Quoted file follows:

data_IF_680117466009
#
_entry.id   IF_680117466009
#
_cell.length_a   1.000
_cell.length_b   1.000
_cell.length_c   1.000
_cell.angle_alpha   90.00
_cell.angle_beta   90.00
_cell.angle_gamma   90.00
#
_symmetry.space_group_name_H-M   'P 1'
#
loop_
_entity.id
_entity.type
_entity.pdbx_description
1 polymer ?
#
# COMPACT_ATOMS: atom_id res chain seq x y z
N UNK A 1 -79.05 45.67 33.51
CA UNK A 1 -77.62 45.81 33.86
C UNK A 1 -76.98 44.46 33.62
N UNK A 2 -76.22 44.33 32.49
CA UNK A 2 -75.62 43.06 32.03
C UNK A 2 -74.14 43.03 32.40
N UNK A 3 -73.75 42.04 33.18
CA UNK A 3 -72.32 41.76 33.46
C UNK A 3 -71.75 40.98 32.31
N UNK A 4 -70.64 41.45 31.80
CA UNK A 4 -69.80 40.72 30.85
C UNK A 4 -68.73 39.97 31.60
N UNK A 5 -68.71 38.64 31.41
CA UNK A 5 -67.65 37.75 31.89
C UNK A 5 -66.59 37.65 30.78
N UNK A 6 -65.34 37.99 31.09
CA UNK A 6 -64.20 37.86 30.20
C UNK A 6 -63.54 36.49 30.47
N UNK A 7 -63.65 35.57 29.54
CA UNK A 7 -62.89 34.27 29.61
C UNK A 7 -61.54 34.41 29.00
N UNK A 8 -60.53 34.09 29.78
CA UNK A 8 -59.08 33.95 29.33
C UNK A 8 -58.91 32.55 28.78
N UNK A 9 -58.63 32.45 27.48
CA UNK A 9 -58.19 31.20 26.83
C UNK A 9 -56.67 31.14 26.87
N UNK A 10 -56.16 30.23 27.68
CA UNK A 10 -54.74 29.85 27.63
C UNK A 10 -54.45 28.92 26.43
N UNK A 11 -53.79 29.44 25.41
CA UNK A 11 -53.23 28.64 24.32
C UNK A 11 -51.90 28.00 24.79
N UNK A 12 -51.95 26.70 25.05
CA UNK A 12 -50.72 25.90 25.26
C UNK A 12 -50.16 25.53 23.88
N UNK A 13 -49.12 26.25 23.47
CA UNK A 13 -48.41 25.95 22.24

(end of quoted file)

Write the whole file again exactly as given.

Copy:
data_IF_680117466009
#
_entry.id   IF_680117466009
#
_cell.length_a   1.000
_cell.length_b   1.000
_cell.length_c   1.000
_cell.angle_alpha   90.00
_cell.angle_beta   90.00
_cell.angle_gamma   90.00
#
_symmetry.space_group_name_H-M   'P 1'
#
loop_
_entity.id
_entity.type
_entity.pdbx_description
1 polymer ?
#
# COMPACT_ATOMS: atom_id res chain seq x y z
N UNK A 1 -79.05 45.67 33.51
CA UNK A 1 -77.62 45.81 33.86
C UNK A 1 -76.98 44.46 33.62
N UNK A 2 -76.22 44.33 32.49
CA UNK A 2 -75.62 43.06 32.03
C UNK A 2 -74.14 43.03 32.40
N UNK A 3 -73.75 42.04 33.18
CA UNK A 3 -72.32 41.76 33.46
C UNK A 3 -71.75 40.98 32.31
N UNK A 4 -70.64 41.45 31.80
CA UNK A 4 -69.80 40.72 30.85
C UNK A 4 -68.73 39.97 31.60
N UNK A 5 -68.71 38.64 31.41
CA UNK A 5 -67.65 37.75 31.89
C UNK A 5 -66.59 37.65 30.78
N UNK A 6 -65.34 37.99 31.09
CA UNK A 6 -64.20 37.86 30.20
C UNK A 6 -63.54 36.49 30.47
N UNK A 7 -63.65 35.57 29.54
CA UNK A 7 -62.89 34.27 29.61
C UNK A 7 -61.54 34.41 29.00
N UNK A 8 -60.53 34.09 29.78
CA UNK A 8 -59.08 33.95 29.33
C UNK A 8 -58.91 32.55 28.78
N UNK A 9 -58.63 32.45 27.48
CA UNK A 9 -58.19 31.20 26.83
C UNK A 9 -56.67 31.14 26.87
N UNK A 10 -56.16 30.23 27.68
CA UNK A 10 -54.74 29.85 27.63
C UNK A 10 -54.45 28.92 26.43
N UNK A 11 -53.79 29.44 25.41
CA UNK A 11 -53.23 28.64 24.32
C UNK A 11 -51.90 28.00 24.79
N UNK A 12 -51.95 26.70 25.05
CA UNK A 12 -50.72 25.90 25.26
C UNK A 12 -50.16 25.53 23.88
N UNK A 13 -49.12 26.25 23.47
CA UNK A 13 -48.41 25.95 22.24